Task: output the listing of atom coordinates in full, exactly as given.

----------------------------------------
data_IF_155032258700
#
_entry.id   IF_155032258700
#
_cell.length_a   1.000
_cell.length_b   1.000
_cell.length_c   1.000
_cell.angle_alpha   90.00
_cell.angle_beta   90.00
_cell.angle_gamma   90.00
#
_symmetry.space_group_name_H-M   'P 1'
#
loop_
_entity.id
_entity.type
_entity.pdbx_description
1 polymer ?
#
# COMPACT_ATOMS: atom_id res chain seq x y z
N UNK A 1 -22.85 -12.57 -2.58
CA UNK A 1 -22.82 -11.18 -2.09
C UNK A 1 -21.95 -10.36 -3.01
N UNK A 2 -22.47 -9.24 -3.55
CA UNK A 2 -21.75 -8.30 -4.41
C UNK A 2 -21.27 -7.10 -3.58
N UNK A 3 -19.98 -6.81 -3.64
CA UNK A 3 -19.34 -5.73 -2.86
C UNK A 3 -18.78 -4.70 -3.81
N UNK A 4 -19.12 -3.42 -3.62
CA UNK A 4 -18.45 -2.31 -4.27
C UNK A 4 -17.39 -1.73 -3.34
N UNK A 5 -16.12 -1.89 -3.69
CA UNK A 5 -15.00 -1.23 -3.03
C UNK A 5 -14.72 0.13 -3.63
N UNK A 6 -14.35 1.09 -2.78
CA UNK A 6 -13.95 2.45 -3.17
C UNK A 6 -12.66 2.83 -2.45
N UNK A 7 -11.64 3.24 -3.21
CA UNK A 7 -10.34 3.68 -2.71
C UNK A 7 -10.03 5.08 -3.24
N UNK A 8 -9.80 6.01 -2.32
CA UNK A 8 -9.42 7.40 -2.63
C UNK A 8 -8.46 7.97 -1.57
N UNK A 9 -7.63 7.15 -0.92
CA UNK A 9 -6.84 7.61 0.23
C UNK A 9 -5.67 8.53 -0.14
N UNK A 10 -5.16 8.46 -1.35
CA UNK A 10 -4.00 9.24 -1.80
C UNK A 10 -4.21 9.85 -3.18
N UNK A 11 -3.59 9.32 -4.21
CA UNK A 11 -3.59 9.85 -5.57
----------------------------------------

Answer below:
data_IF_155032258700
#
_entry.id   IF_155032258700
#
_cell.length_a   1.000
_cell.length_b   1.000
_cell.length_c   1.000
_cell.angle_alpha   90.00
_cell.angle_beta   90.00
_cell.angle_gamma   90.00
#
_symmetry.space_group_name_H-M   'P 1'
#
loop_
_entity.id
_entity.type
_entity.pdbx_description
1 polymer ?
#
# COMPACT_ATOMS: atom_id res chain seq x y z
N UNK A 1 -22.85 -12.57 -2.58
CA UNK A 1 -22.82 -11.18 -2.09
C UNK A 1 -21.95 -10.36 -3.01
N UNK A 2 -22.47 -9.24 -3.55
CA UNK A 2 -21.75 -8.30 -4.41
C UNK A 2 -21.27 -7.10 -3.58
N UNK A 3 -19.98 -6.81 -3.64
CA UNK A 3 -19.34 -5.73 -2.86
C UNK A 3 -18.78 -4.70 -3.81
N UNK A 4 -19.12 -3.42 -3.62
CA UNK A 4 -18.45 -2.31 -4.27
C UNK A 4 -17.39 -1.73 -3.34
N UNK A 5 -16.12 -1.89 -3.69
CA UNK A 5 -15.00 -1.23 -3.03
C UNK A 5 -14.72 0.13 -3.63
N UNK A 6 -14.35 1.09 -2.78
CA UNK A 6 -13.95 2.45 -3.17
C UNK A 6 -12.66 2.83 -2.45
N UNK A 7 -11.64 3.24 -3.21
CA UNK A 7 -10.34 3.68 -2.71
C UNK A 7 -10.03 5.08 -3.24
N UNK A 8 -9.80 6.01 -2.32
CA UNK A 8 -9.42 7.40 -2.63
C UNK A 8 -8.46 7.97 -1.57
N UNK A 9 -7.63 7.15 -0.92
CA UNK A 9 -6.84 7.61 0.23
C UNK A 9 -5.67 8.53 -0.14
N UNK A 10 -5.16 8.46 -1.35
CA UNK A 10 -4.00 9.24 -1.80
C UNK A 10 -4.21 9.85 -3.18
N UNK A 11 -3.59 9.32 -4.21
CA UNK A 11 -3.59 9.85 -5.57